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A measure of betweenness centrality based on random walks
 Social Networks
, 2005
"... Betweenness is a measure of the centrality of a node in a network, and is normally calculated as the fraction of shortest paths between node pairs that pass through the node of interest. Betweenness is, in some sense, a measure of the influence a node has over the spread of information through the n ..."
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Cited by 280 (0 self)
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Betweenness is a measure of the centrality of a node in a network, and is normally calculated as the fraction of shortest paths between node pairs that pass through the node of interest. Betweenness is, in some sense, a measure of the influence a node has over the spread of information through the network. By counting only shortest paths, however, the conventional definition implicitly assumes that information spreads only along those shortest paths. Here we propose a betweenness measure that relaxes this assumption, including contributions from essentially all paths between nodes, not just the shortest, although it still gives more weight to short paths. The measure is based on random walks, counting how often a node is traversed by a random walk between two other nodes. We show how our measure can be calculated using matrix methods, and give some examples of its application to particular networks. 1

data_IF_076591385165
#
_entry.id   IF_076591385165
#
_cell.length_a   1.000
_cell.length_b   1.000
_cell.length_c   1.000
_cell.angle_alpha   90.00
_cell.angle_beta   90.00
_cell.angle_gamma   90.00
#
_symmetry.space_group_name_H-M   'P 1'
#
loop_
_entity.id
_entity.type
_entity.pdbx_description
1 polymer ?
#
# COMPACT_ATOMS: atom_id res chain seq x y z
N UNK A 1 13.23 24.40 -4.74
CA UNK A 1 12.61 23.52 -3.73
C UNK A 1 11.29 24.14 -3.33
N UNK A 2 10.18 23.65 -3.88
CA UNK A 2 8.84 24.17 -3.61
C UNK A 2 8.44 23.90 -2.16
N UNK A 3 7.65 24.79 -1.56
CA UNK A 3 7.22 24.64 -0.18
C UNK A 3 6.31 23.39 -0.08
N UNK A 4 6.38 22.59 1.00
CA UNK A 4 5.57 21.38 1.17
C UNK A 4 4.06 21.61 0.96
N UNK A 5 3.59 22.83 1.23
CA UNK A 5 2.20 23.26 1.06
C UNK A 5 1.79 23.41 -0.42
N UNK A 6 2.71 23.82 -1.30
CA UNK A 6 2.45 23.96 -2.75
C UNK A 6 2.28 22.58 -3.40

Selfish Routing and the Price of Anarchy
 MATHEMATICAL PROGRAMMING SOCIETY NEWSLETTER
, 2007
"... Selfish routing is a classical mathematical model of how selfinterested users might route traffic through a congested network. The outcome of selfish routing is generally inefficient, in that it fails to optimize natural objective functions. The price of anarchy is a quantitative measure of this in ..."
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Cited by 252 (11 self)
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Selfish routing is a classical mathematical model of how selfinterested users might route traffic through a congested network. The outcome of selfish routing is generally inefficient, in that it fails to optimize natural objective functions. The price of anarchy is a quantitative measure of this inefficiency. We survey recent work that analyzes the price of anarchy of selfish routing. We also describe related results on bounding the worstpossible severity of a phenomenon called Braess’s Paradox, and on three techniques for reducing the price of anarchy of selfish routing. This survey concentrates on the contributions of the author’s PhD thesis, but also discusses several more recent results in the area.
Coauthorship networks and patterns of scientific collaboration